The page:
Should Democratic Party nominee Hillary Clinton be elected president, the Bill, Hillary & Chelsea Clinton Foundation would no longer accept donations from any foreign entity, government, foreign or domestic corporation, or corporate charity, and Bill Clinton would resign from the board, the Associated Press and New York Times report.
In his announcement to foundation staff last week, the former president also said that regardless of the election outcome, the Clinton Global Initiative — an annual gathering where political, corporate, and philanthropic leaders and celebrities share and discuss "commitments" to address poverty, health care, education, climate change, and other global challenges — will end after its final meeting in September, although he was hopeful that the annual CGI University meetings could continue. The foundation plans to continue its work, said Clinton, but intends to refocus its efforts through a process that will take up to a year to complete.
According to a spokesperson, the former president also will refrain from delivering paid speeches until after the election and, if his wife is elected president, will no longer give paid speeches. Hillary Clinton stepped down from the foundation's board after launching her presidential campaign in 2015.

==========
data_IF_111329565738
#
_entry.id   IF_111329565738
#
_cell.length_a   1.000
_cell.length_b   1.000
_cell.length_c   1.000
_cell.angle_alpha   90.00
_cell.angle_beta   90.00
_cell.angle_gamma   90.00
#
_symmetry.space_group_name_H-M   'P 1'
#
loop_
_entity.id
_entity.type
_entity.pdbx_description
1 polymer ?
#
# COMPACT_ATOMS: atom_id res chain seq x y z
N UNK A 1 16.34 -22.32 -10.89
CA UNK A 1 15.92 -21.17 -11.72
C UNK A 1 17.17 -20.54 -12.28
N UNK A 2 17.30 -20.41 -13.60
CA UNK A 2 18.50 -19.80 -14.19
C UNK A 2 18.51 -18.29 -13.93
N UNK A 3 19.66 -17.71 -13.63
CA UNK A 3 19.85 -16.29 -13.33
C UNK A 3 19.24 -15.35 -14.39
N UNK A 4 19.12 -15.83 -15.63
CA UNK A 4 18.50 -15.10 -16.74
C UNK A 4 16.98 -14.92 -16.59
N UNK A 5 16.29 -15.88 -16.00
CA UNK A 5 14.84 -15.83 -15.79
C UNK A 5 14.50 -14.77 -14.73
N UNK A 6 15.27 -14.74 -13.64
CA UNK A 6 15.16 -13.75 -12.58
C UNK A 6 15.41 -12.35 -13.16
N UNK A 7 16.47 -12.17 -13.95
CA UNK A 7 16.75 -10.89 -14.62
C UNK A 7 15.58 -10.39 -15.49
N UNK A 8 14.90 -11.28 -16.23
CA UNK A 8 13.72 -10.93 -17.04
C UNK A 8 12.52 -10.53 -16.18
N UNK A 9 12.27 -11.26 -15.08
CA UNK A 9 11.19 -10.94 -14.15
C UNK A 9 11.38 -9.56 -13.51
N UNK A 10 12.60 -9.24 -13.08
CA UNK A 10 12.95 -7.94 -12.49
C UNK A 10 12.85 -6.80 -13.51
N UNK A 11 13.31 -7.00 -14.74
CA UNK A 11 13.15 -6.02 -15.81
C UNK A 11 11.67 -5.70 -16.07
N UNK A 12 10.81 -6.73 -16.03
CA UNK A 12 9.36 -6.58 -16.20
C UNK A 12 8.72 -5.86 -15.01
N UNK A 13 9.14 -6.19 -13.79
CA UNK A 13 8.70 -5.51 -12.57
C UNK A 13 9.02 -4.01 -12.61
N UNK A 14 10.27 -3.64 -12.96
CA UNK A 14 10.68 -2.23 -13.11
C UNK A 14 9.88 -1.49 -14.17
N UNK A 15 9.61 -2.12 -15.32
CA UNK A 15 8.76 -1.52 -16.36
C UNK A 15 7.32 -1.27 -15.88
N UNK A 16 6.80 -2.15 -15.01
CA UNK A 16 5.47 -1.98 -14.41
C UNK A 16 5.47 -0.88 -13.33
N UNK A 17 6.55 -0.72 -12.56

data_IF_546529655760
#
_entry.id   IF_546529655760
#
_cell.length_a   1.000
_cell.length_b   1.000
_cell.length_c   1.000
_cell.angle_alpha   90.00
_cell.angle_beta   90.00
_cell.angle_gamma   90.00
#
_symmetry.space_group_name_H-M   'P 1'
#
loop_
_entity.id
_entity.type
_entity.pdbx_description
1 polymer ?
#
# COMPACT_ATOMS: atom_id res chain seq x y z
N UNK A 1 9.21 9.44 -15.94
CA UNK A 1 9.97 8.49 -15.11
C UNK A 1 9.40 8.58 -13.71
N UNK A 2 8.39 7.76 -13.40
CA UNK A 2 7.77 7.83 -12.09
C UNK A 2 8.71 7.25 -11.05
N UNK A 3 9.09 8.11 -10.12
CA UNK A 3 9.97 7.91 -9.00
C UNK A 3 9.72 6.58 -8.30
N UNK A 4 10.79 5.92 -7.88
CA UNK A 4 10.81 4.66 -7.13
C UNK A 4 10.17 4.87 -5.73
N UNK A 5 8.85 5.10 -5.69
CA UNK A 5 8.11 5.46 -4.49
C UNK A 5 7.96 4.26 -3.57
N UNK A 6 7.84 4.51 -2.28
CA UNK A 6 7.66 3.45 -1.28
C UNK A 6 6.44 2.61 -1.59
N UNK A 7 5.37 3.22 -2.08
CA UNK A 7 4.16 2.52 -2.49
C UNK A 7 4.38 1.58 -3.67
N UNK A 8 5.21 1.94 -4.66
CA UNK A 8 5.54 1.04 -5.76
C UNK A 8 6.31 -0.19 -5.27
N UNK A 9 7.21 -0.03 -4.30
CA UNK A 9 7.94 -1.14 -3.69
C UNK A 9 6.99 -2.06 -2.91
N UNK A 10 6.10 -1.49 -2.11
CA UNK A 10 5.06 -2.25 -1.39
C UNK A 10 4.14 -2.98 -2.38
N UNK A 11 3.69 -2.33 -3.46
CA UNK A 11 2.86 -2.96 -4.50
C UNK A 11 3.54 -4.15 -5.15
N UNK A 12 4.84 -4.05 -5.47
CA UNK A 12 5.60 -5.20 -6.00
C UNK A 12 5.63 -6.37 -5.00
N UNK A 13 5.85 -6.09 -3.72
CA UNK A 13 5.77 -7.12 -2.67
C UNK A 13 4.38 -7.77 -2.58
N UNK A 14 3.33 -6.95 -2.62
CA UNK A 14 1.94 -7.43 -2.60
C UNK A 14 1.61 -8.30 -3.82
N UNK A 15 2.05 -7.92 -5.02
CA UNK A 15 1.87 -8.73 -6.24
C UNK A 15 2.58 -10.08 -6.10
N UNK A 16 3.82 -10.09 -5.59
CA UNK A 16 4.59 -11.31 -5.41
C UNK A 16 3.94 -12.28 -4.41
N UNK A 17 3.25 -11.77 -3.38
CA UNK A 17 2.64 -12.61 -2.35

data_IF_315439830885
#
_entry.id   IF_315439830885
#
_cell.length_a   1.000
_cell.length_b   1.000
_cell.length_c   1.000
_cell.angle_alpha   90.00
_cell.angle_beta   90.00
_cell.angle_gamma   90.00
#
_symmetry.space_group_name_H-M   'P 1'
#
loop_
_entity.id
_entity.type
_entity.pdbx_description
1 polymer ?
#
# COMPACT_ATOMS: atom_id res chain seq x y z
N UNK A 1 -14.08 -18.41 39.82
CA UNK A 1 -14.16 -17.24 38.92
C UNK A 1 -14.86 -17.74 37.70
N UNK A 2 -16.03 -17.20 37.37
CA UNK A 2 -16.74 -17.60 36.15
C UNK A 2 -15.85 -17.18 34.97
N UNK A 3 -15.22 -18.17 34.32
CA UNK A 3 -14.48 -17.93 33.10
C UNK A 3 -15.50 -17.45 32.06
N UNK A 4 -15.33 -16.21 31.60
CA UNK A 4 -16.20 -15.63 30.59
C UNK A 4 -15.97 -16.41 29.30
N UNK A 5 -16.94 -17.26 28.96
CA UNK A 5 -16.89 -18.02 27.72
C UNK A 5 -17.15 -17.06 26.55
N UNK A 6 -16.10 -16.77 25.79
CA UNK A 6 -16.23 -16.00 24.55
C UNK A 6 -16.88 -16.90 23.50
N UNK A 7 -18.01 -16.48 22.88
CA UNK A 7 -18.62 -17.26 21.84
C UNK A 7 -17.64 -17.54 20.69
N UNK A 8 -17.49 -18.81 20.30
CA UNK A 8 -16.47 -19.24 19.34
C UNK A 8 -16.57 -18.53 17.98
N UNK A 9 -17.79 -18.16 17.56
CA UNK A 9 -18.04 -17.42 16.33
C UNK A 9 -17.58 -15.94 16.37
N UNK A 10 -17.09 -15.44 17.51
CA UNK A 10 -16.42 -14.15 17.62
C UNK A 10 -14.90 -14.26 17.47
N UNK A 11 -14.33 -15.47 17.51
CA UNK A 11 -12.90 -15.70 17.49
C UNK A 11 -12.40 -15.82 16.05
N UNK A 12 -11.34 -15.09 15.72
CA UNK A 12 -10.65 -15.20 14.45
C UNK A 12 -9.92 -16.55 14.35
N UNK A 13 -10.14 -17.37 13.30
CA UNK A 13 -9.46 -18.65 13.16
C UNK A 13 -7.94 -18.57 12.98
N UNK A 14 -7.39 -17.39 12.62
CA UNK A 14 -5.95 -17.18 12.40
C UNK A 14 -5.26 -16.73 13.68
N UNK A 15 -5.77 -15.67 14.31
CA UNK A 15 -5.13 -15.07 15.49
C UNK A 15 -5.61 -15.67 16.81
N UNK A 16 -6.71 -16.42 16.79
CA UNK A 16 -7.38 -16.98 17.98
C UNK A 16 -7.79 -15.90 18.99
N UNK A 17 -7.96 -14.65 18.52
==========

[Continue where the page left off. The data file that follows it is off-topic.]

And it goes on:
Foreign nationals and countries are prohibited from donating directly to American political campaigns, but they have given hundreds of millions of dollars to the foundation, which has raised more than $2 billion since 2001 in support of various causes around the globe. While the foundation banned donations from foreign governments during Hillary Clinton's tenure as secretary of state, it resumed the practice after she resigned in 2013. Last year, facing criticism of its dealings with overseas donors, the foundation said it would restrict new contributions from foreign governments but continued to raise funds from foreign individuals, corporations, and charities.
Donations to the Clinton Foundation have been a target for criticism in the election campaign, with Republican Party nominee Donald J. Trump implying that the donors had a "pay-to-play" relationship with Clinton's State Department. Republicans told the AP the latest changes fell short and urged the foundation to stop receiving foreign donations immediately. Republican National Committee chairman Reince Priebus said the announcement was "too little, too late," adding, "if everything was above board while Hillary Clinton ran the State Department as the Clintons have said, then why change a thing?"